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Physiological-Ecology and Chemical-Ecology of Copepod-Dinoflagellate Interactions

  • Author(s): Sykes, Paul F.
  • et al.
Abstract

Copepods are the most important metazoan grazers of phytoplankton in the sea. In order to more fully understand the flow of energy from phytoplankton through copepods (and beyond), it is necessary to know what factors modify their feeding. Contrary to the classical paradigm of passive, mechanical feeding by copepods, copepods are quite selective in their preferred prey. Some of this selectivity appears to be mediated by chemicals produced by their phytoplankton prey. Knowing the time required for selectivity to occur and the persistence of that selectivity should give us a better understanding of copepod sensory and decision-making capabilities.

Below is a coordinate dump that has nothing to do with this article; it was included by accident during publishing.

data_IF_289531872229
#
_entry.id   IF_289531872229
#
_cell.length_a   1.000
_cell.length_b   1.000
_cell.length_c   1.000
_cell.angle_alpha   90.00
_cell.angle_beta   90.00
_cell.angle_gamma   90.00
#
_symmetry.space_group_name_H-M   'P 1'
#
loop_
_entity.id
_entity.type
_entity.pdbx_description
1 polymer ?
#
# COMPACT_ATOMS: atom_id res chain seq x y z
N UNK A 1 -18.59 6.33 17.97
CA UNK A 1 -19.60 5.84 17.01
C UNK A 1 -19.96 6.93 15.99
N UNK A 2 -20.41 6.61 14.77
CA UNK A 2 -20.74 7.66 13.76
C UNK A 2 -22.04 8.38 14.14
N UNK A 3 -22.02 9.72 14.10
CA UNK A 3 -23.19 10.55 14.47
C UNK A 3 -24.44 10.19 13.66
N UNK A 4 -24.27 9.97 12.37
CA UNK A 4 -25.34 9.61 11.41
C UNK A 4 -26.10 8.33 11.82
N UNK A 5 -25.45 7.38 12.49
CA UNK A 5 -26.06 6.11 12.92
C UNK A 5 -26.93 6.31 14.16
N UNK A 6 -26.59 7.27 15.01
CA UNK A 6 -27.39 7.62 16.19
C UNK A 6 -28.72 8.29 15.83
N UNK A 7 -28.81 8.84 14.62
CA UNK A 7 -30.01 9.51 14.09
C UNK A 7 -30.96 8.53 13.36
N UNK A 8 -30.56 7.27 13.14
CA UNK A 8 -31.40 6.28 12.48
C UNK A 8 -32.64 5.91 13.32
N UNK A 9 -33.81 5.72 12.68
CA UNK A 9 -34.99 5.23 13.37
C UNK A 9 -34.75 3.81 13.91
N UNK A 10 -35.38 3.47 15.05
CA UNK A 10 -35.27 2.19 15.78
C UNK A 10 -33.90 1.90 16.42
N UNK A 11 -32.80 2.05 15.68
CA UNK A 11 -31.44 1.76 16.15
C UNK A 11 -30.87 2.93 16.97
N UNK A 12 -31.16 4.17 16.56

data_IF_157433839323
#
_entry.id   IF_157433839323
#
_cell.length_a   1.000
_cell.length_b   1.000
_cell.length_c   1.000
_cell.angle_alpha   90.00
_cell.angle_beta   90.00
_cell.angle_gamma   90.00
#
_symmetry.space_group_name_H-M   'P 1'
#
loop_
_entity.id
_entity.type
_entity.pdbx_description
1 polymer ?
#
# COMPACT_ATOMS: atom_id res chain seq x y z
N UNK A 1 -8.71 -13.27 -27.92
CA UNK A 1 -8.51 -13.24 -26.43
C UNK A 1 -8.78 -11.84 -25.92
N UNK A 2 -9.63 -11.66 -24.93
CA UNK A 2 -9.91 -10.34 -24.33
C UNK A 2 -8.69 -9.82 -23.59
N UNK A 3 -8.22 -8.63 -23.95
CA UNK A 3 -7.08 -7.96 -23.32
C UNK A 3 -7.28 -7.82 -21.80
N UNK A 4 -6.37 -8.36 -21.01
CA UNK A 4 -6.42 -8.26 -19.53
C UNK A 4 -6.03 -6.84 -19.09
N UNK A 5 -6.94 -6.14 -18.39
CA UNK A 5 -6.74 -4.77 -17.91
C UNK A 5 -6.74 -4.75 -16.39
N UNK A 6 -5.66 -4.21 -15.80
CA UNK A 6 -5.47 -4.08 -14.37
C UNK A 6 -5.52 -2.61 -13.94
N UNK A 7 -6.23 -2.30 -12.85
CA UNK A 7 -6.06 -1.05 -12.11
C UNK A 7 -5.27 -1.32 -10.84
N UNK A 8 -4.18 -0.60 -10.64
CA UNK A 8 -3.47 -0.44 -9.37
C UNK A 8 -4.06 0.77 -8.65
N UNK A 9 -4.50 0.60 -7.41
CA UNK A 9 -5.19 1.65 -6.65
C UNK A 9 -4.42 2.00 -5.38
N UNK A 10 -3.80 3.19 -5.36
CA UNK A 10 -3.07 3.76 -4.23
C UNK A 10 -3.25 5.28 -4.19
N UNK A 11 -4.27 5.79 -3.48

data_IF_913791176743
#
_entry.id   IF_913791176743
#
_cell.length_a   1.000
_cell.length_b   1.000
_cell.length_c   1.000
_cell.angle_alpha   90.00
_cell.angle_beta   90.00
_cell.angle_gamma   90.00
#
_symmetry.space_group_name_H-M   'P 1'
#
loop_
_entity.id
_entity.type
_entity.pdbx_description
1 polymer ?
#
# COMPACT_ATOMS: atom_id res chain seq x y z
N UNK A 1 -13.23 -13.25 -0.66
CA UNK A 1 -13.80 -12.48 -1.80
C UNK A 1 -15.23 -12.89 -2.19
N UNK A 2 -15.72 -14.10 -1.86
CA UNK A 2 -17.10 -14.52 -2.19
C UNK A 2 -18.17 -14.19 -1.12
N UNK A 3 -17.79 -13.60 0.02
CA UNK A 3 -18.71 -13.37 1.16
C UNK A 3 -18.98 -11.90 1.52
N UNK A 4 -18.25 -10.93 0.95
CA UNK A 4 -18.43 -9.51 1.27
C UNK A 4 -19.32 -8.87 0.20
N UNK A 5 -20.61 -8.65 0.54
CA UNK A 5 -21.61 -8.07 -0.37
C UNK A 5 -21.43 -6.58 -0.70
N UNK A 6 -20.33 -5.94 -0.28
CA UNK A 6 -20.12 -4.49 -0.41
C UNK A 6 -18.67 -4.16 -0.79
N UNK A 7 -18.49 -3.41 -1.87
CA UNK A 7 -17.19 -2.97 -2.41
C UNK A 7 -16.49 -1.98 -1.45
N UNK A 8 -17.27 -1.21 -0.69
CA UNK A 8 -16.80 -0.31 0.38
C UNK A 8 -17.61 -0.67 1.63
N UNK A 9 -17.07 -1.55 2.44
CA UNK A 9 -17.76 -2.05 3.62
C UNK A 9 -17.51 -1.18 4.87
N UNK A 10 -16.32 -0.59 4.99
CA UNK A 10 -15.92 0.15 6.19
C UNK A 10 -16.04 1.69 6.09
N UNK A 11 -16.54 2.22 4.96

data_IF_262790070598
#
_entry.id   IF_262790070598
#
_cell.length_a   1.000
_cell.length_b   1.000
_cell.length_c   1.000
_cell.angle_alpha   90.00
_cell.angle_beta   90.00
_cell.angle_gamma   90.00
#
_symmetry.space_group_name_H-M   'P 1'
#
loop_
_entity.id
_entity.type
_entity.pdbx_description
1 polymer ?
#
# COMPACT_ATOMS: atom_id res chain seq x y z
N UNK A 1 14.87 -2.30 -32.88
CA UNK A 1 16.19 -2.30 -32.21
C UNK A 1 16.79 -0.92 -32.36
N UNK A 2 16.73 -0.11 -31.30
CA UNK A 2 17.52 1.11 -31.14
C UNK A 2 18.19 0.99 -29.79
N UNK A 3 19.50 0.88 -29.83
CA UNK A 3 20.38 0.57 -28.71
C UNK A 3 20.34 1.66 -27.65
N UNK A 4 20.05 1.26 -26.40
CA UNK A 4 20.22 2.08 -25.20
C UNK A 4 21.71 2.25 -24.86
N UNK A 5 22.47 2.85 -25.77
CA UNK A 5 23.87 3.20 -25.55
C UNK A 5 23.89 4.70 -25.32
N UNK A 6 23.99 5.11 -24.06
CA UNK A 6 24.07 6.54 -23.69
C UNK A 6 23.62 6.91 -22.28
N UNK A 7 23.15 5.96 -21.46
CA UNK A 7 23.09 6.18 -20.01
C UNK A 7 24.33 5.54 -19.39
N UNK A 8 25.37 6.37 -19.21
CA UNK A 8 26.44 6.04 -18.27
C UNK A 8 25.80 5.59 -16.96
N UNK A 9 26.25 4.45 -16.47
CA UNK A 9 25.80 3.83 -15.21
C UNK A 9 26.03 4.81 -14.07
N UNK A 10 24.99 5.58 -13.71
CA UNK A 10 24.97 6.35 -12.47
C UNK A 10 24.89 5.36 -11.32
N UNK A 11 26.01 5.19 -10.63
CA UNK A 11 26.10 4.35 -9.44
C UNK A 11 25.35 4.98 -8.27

Some members of the marine phytoplankton, particularly some dinoflagellates, produce toxic (or noxious) chemicals. The biosynthesis, biochemical modes of action, and structures of some of these chemicals are known, but virtually nothing is known about the natural function of these toxins. One of the likely functions is chemical defense against herbivores. Chemically-defended dinoflagellates may be selectively avoided, and preferred cells selectively ingested. If true, then chemical defense may provide an ecological advantage over co-occurring undefended cells. Otherwise, all cells may be equally rejected or accepted, thus conferring no advantage on the defended cell.

The goal of my doctoral dissertation research was to investigate the physiological and behavioral aspects of the feeding biology of Calanus pacificus vis a vis the presence of noxious dinoflagellates. In addition, I studied the significance of chemical defense to the noxious dinoflagellate Gonyaulax grindleyi.

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